Panic in Year Zero/Baxter

December 18, 2009

Growing up in the 50’s and 60’s I not only owned some of Baxter’s albums but saw many of his films he scored at the drive-in theater with Panic In Year Zero being one of them. Ray Milland, who won an Oscar for his role in The Lost Weekend, starred and directed the A.I. Film, which also starred Jean Hagen and Frankie Avalon. Expecting a science fiction style film, it turned out to be a social commentary on what happens to people after a nuclear explosion. It follows the Baldwin family from just before the explosion to the point where some law and order was restored by the military.

Since high budget isn’t in the vocabulary of A.I. Pictures don’t expect a large symphonic score for this film. Do expect to hear a jazz one from an ensemble of less than 20 consisting of the following unusual combination of 3 French Horns, Trumpets, and Trombones with a busy Gene Cipriano performing the Woodwinds: Flute, Clarinet, and Sax. Percussion, Guitar, and Piano round out the instrumentation. The closest thing I’ve heard previously came from Johnny Richards and Stan Kenton, especially the crisp biting brass, which is heavily featured in this soundtrack. For those who aren’t familiar Kenton was very brassy and Richards worked for Stan off and on over the years. The sound has a similar one to parts of West Side Story but from a much smaller ensemble.

The main title is a catchy one, well developed with his somewhat unusual combination of brass, pulsating percussion, and the single woodwind complemented with guitar. This is a theme that a jazz group could take and run with turning it into a 20-minute composition with each soloist taking his turn. The extended version of the main theme, the last track, gives a long lead in featuring percussion and bass before the theme takes over. “The Hoods” is another theme with similar but certainly a lot more ominous dissonant sound. The single woodwind, this time the sax, takes a prominent part in the cue. The very beginning of the cue sounds like it could be a track on one of his exotic albums. There is even a small amount of romance with a flute lead in “Vacation” and some quiet moments again flute lead in “Some Civilization but warm and fuzzy doesn’t describe this soundtrack. There are more than the usual suspects of tension and suspense motifs. ”Panic In Year Zero/End Credits” is a nice crisp summing up of the cool riff themes and has my vote for the best cue on the CD.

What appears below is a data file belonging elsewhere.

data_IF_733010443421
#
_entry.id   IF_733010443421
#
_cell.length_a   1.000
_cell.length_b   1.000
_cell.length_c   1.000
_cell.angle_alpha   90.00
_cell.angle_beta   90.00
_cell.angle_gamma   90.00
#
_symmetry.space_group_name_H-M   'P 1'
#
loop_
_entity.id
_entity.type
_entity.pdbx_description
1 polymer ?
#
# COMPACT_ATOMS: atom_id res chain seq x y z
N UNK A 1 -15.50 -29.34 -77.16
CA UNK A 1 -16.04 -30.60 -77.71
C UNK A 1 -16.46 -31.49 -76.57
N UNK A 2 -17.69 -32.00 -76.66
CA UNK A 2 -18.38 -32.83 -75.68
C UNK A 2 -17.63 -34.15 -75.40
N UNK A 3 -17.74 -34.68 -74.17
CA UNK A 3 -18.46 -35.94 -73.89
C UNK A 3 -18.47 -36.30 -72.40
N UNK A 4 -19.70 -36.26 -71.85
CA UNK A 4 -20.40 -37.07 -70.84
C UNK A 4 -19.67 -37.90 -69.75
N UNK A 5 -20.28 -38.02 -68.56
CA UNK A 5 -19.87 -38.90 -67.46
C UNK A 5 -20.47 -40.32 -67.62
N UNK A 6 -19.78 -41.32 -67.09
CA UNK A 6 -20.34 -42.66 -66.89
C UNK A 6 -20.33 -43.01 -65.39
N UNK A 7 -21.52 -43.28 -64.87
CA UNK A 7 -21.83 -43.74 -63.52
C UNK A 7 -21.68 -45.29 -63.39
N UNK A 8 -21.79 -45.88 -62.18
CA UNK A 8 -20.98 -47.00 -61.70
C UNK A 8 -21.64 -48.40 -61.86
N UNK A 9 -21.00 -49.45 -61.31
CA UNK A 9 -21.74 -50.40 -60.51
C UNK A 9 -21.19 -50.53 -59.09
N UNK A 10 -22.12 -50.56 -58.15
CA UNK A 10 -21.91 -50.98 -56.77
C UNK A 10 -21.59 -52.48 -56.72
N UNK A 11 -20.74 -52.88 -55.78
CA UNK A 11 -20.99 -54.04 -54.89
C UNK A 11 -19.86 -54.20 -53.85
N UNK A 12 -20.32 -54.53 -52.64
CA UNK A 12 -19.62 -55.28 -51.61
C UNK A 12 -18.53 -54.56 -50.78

If you enjoy Baxter and jazz you’ll find the combination in a word, satisfying. Given a small budget and probably a difficult deadline to meet Les provided an effective score with a limited size orchestra. Repeated listens bring out more nuances from this 49-minute score. Each of the three releases from Baxter this year Dunwich Horror, Master of the World, and now Panic in Year Zero are all unique but very likable scores from a film composer whose been given little recognition. This release is limited to 1200 so a sell out is a possibility. Recommended.

Produced by Ford A. Thaxton

Mastered by James Nelson at Digital Outland

CD# is La-La Land LLLCD111

Track listing:

1. PANIC IN YEAR ZERO! Main Title (02:06)

2. Vacation / Radio Improvisation / To The Phone booth / Atomic Tonic (02:52)

3. Atomic Subdominant (02:43)

4. Atomic Dominant / Just A Thug / Traffic / The Wreck (04:26)

5. Trigger Happy (02:15)

6. The Hoods (02:07)

7. Stop Sign / Waiting / Wall of Fire (02:20)

8. Bridge / To The Cave / Atavistic (03:26)

9. No Girls / No Civilians / A Boy and His Gun (03:27)

10. Johnson’s Act / The Slip / The Rape (05:36)

11. Bang Bang / Marilyn (03:18)

12. Rabbit Traps / Rabbits Due / Some Civilization (03:08)

13. Chop Chop (01:44)

14. First Aid (01:54)

15. The Army / Five Good Ones / PANIC IN YEAR ZERO! End Credits (04:03)

16. PANIC IN YEAR ZERO! Main Theme – Extended Version (03:29)

Total Duration: 00:48:54